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One of the most finicky yet rewarding grapes to grow, Pinot Noir is a labor of love for many. However, the greatest red wines of Burgundy prove that it is unquestionably worth the effort. In fact, it is the only red variety permitted in Burgundy. Highly reflective of its terroir, Pinot Noir prefers calcareous soils and a cool climate, requires low yields to achieve high quality and demands a lot of attention in the vineyard and winery. It retains even more glory as an important component of Champagne as well as on its own in France’s Loire Valley and Alsace regions. This sensational grape enjoys immense international success, most notably growing in Oregon, California and New Zealand with smaller amounts in Chile, Germany (as Spätburgunder) and Italy (as Pinot Nero).

In the Glass

Pinot Noir is all about red fruit—strawberry, raspberry and cherry with some heftier styles delving into the red or purple plum and in the other direction, red or orange citrus. It is relatively pale in color with soft tannins and a lively acidity. With age (of which the best examples can handle an astounding amount) it can develop hauntingly alluring characteristics of fresh earth, savory spice, dried fruit and truffles.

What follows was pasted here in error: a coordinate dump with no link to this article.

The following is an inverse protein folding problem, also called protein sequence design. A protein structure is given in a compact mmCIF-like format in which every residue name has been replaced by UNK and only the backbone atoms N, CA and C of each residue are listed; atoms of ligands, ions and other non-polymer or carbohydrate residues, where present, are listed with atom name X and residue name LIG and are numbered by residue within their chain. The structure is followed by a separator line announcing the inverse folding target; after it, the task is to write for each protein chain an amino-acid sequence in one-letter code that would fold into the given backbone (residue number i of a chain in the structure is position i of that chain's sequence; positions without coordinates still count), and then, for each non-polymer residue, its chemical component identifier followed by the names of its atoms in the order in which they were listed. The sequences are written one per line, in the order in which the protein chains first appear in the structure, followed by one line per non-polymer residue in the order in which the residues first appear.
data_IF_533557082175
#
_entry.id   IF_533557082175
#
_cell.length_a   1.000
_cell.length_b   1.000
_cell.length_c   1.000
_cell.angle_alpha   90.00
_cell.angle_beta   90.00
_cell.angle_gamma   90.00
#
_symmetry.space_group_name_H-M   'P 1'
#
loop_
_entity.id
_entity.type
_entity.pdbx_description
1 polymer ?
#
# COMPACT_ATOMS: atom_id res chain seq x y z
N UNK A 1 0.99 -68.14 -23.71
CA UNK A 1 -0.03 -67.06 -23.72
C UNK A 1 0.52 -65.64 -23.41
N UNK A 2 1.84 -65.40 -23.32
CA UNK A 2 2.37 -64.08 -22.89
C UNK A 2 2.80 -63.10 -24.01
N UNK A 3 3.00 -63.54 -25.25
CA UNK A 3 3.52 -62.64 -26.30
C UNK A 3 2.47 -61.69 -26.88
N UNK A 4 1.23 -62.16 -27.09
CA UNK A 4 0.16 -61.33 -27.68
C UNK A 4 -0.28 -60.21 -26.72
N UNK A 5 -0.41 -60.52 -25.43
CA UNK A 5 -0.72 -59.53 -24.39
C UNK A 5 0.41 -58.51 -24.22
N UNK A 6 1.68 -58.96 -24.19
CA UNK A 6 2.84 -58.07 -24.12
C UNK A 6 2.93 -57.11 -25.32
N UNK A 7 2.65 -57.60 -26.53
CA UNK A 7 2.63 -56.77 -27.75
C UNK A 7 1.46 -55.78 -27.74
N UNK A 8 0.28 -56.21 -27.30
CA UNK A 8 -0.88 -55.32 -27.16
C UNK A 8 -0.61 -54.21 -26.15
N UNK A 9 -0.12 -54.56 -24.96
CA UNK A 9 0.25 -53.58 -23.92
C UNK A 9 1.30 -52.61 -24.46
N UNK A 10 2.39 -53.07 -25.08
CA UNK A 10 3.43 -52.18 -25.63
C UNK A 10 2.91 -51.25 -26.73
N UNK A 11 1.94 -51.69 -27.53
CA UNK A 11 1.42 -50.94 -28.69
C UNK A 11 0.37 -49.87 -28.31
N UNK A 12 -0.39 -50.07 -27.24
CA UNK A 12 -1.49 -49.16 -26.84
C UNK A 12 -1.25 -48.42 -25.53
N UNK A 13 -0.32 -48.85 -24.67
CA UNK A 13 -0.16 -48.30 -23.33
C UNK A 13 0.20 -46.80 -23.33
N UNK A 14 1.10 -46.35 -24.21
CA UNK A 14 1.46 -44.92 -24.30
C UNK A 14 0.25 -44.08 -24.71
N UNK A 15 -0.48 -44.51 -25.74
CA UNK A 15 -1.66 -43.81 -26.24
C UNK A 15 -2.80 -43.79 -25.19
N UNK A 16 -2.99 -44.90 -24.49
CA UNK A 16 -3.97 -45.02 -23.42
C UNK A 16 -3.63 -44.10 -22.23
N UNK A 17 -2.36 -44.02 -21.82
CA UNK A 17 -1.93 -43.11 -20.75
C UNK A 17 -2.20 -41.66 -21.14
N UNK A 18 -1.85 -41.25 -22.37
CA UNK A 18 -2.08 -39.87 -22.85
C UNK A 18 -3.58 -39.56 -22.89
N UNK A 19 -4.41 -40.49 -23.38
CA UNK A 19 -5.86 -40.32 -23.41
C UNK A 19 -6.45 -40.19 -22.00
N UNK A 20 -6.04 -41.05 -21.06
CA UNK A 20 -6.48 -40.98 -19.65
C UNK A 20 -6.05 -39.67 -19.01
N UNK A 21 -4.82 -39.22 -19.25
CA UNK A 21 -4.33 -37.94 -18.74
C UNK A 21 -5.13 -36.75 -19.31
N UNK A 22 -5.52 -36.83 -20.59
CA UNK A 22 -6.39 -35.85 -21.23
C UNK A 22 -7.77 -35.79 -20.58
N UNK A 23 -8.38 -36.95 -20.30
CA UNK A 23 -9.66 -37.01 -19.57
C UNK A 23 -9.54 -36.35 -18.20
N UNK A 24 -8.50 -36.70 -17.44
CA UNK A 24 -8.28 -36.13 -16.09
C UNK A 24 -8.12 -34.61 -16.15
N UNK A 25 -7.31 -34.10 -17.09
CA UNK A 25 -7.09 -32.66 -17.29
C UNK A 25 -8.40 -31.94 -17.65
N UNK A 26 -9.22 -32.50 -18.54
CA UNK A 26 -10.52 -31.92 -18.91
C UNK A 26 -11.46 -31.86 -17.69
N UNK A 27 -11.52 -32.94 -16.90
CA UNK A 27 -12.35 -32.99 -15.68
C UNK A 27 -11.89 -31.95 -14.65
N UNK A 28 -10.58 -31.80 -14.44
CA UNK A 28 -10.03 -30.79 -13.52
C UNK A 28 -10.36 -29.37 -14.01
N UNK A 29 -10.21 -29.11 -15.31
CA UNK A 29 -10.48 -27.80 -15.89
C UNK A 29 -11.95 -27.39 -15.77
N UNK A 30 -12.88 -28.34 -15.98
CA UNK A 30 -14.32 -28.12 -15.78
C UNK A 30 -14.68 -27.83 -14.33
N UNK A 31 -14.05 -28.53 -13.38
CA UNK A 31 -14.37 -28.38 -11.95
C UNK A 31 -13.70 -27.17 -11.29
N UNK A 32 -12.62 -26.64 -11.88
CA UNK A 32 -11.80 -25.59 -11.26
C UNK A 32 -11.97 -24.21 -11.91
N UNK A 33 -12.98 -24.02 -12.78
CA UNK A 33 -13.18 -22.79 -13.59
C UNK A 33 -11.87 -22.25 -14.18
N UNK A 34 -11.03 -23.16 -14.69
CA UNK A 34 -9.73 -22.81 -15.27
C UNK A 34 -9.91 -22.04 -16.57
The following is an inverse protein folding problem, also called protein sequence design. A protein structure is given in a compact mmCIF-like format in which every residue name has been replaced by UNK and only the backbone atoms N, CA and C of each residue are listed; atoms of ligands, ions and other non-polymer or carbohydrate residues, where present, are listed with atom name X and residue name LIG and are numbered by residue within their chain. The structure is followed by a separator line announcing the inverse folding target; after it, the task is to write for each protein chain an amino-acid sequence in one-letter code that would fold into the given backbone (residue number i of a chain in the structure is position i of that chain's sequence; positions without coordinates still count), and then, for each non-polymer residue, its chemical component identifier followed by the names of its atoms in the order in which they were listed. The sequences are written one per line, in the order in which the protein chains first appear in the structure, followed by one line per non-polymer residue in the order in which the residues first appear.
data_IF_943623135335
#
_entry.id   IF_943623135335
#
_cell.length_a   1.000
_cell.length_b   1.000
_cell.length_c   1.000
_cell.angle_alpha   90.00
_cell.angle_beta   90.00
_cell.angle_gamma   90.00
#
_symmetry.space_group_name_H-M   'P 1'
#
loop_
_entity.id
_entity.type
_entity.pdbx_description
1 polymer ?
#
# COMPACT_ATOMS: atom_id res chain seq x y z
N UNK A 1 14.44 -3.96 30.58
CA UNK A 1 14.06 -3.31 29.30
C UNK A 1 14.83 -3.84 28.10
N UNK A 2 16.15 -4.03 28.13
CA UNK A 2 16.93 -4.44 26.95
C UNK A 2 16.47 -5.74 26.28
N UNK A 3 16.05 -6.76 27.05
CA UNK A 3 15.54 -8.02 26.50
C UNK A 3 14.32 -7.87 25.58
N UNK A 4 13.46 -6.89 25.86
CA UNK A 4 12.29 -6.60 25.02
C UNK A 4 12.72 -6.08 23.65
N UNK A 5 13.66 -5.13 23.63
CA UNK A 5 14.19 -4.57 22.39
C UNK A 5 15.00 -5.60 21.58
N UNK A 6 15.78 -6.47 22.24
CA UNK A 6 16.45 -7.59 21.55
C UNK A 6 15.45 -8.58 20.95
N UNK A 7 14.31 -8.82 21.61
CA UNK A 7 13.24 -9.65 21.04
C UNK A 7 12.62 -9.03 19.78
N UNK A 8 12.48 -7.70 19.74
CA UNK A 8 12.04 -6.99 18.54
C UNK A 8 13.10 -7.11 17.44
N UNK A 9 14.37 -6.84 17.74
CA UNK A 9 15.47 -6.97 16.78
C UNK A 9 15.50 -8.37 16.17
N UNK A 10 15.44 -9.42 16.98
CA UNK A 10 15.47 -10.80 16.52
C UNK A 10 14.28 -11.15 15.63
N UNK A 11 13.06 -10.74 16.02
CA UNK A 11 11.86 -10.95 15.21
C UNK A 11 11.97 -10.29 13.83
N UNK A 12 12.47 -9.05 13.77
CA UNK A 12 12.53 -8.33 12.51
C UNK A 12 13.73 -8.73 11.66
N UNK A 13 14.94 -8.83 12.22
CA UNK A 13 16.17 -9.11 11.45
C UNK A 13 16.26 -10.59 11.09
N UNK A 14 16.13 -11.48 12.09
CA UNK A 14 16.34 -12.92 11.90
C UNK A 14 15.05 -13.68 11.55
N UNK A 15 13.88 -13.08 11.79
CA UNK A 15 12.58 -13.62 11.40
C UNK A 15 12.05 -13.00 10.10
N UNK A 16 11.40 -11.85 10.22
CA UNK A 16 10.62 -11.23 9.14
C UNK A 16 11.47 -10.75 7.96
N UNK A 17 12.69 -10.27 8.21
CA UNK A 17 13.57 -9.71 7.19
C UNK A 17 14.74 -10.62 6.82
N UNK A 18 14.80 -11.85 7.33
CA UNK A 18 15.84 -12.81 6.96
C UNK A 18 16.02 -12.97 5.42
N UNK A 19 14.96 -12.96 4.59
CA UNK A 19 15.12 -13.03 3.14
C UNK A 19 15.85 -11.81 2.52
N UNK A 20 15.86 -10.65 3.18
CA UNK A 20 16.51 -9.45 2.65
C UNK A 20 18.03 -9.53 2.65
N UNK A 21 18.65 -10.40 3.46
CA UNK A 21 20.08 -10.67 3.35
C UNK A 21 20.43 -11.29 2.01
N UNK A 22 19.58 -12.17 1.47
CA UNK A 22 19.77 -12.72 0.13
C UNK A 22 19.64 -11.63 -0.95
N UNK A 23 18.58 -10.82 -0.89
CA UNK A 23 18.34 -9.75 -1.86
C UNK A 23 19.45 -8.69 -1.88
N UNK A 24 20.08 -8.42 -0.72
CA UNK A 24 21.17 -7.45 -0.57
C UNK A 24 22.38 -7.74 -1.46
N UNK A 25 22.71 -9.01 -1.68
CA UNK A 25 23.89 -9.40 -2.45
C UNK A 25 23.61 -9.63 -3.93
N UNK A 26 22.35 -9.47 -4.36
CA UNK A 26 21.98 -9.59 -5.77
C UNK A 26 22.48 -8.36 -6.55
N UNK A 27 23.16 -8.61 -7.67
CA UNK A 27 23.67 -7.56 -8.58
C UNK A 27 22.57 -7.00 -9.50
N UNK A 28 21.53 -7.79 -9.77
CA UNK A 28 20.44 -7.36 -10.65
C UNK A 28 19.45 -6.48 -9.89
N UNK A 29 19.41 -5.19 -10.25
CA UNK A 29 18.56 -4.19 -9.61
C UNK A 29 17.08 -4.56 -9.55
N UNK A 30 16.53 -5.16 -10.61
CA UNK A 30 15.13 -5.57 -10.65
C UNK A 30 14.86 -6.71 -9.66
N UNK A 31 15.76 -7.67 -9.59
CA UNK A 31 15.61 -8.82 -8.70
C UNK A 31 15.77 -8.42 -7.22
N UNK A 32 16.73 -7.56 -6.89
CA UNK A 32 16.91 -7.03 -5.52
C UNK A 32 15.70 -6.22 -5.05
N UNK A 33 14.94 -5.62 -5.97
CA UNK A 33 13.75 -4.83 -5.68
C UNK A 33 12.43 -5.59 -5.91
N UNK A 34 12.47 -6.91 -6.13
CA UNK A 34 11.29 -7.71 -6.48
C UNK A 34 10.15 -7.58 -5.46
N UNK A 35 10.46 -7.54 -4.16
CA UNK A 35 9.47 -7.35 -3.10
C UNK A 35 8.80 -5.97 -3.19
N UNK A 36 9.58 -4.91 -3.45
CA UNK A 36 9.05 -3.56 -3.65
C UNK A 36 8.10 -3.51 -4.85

Perfect Pairings

Pinot’s healthy acidity cuts through the oiliness of pink-fleshed fish like salmon and tuna but its mild mannered tannins give it enough structure to pair with all sorts of poultry: chicken, quail and especially duck. As the namesake wine of Boeuf Bourguignon, Pinot noir has proven it isn’t afraid of beef. California examples work splendidly well with barbecue and Pinot Noir is also vegetarian-friendly—most notably with any dish that features mushrooms.

Sommelier Secret

For administrative purposes, the region of Beaujolais is often included in Burgundy. But it is extremely different in terms of topography, soil and climate, and the important red grape here is ultimately Gamay, not Pinot noir. Truth be told, there is a tiny amount of Gamay sprinkled around the outlying parts of Burgundy (mainly in Maconnais) but it isn’t allowed with any great significance and certainly not in any Village or Cru level wines. So "red Burgundy" still necessarily refers to Pinot noir.

EPC35915_2015 Item# 397521